Blank City un film underground.
Can you tell me the description of this film?
BLANK CITY uncovers New York’s underground filmmaking scene roughly between 1977 and 1987, a time when pioneering independent filmmakers collaborated with experimental musicians and vanguard artists, on a shoestring budget, to create some of the most daring films of their generation.
New York City in the late 1970s was a city near bankrupt from the US economic stagnation where electricity blackouts, poverty, spiraling welfare debt and crime rates soared. However, this proved fertile ground for a flourishing community of confrontational artists, musicians and filmmakers. Taking a punk, do-it-yourself approach, these artists picked up super 8 cameras and began to turn them on themselves and their friends.
Artists such as Jim Jarmusch, Nick Zedd, Richard Kern, Lydia Lunch and Amos Poe debuted early works to an audience of their peers. Imbuing their art with a poetic anger – they carved out a nihilistic, street-level aesthetic that left an indelible mark on the art world.
Full of interviews with the major players and rarely seen footage, BLANK CITY looks at how this explosion of creativity dubbed “No Wave Cinema” and “Cinema of Transgression” has lost none of its raw power and the shock-waves still reverberate today.
What was your inspiration to make this film?
My love for New York’s No Wave music and cinema together with my frustration in finding these films, first inspired me to make Blank City. I remember one time I saw “Rome 78” from James Nares at the “Centre Pompidou” in Paris during a “ No Wave films” retrospective. In this film John Lurie, Lydia Lunch, Pat Place, Gordon Stevenson, James Chance (musicians that I already knew and loved, eg. Lounge Lizards, Teenage Jesus and the Jerks, Contortions, Bush Tetras) acted in it. It made me more curious about the scene in New York at that time. From Paris, I started tracking down the people I hoped to interview in the film. Then, when I moved to New York about 3 years ago, I quickly met my Producer and Editor, and so decided to make this documentary.
Our fist idea was to make a film in the style of Legs McNeil’s book “Please Kill Me” : tell the story by the people who were part of this scene. We would just help weave the stories together and fit the puzzle pieces together. But the most important was that we really wanted to make a documentary for everybody interested in any form of art – whether it’s film, music, performing, writing, drawing or painting or just that shared purpose of struggle and passion to create something completely of the moment.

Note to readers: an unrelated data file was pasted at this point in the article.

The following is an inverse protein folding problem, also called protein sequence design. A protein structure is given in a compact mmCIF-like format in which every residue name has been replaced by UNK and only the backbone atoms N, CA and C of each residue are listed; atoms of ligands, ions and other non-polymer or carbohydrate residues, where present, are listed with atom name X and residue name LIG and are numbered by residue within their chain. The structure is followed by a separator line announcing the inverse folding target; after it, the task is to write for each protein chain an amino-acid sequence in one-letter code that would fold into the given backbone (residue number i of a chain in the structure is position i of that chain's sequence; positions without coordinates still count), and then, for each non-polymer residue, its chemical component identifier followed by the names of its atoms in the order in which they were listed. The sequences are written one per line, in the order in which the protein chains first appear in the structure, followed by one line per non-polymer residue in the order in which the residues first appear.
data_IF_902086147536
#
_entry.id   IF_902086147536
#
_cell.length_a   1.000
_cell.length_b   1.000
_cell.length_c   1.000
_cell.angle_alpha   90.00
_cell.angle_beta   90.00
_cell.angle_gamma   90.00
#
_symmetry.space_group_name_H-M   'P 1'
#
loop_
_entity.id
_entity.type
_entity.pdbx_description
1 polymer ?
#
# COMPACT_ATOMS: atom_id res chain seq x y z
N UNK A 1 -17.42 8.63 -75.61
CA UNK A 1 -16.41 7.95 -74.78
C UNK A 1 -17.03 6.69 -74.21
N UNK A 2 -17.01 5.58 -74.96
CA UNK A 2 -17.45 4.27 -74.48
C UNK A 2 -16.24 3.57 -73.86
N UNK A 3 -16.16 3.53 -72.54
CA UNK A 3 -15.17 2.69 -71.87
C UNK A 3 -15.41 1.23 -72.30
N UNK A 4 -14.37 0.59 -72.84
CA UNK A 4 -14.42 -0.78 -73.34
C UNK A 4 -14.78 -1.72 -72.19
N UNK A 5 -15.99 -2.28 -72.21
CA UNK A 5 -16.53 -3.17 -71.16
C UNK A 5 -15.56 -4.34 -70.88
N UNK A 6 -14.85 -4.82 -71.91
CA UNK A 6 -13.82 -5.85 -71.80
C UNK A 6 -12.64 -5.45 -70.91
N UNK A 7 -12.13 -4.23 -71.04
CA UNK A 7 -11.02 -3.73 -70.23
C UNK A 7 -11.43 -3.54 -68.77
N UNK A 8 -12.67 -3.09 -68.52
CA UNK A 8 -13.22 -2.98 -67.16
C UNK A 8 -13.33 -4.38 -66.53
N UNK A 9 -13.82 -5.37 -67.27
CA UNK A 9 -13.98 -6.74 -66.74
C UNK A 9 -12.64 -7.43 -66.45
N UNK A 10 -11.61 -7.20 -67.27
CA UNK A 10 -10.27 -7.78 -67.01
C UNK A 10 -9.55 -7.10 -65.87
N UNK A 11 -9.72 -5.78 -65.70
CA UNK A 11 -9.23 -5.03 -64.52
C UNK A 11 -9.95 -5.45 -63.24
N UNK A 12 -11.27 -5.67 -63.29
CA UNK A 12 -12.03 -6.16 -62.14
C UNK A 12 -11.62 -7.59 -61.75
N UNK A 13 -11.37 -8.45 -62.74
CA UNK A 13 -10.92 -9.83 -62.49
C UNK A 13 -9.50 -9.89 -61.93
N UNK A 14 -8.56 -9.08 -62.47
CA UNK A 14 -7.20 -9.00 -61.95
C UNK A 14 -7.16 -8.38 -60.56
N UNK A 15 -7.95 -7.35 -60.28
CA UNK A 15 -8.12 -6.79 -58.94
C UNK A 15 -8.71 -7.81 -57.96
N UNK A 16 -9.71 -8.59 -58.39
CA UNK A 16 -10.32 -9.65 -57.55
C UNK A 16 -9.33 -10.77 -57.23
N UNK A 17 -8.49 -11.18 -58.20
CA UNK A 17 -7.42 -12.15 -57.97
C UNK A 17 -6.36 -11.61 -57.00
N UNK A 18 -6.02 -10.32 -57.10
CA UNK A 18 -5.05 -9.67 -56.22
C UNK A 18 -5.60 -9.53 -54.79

Why did Eric Mitchell originally not appear in the first cut?
It was very difficult to locate Eric Mitchell. I later found out he splits his time between New York and Paris. Eventually, when I found out he was here in NY, it was the middle of winter. This was 2009.
But, he never responded to my emails. He didn’t know me or what type of project I was trying to create. But, I ended up finding out his exact address in the Eat Village and I ended up just showing up with a small camera crew, and filming him one day when he left his building. It was like a man on the street interview. I told him who I was and just asked him a bunch of questions. But he was in a hurry and so the interview probably only lasted maybe 5 minutes. And, it was freezing that day. Probably the coldest day that winter and it seemed like we were breathing out little white puffs of smoke – that’s how cold it was.
So the interview style was very different than the rest of my film. In the editing room, it was very difficult to work this interview in the film. And, I was on camera and you know, you hear me asking the questions with my French accent.
But its was really important to have him in the film, because with “Kidnapped”, “Underground USA” and “The Way It Is” his films are central to the « No Wave film movement » and Jim Jarmusch credits him as a huge influence.
So, we asked Eric to see our film during the Tribeca film festival, and after he saw it, he agreed to sit down with us for a longer interview and appear in the documentary.
I would like to use the other interview when I release the film onto DVD as one of the extras.
What was the response of the public to the film?
I really wasn’t sure what kind of response I would get from audiences. I wanted to make a film to broaden the audience for these films and draw attention to these film movements of those who might be interested by independent film or the music or the art – but not necessarily know who Nick Zedd or who Eric Mitchell are.
I am very happy to report that people have been very enthusiastic by the film and how we made it. And, so many people have told me that they felt inspired to make their own movie or find out more about these films… And, to me bringing creative inspiration to others is one of the best feelings, as that’s why I made this documentary in the first place, because I simply felt so inspired.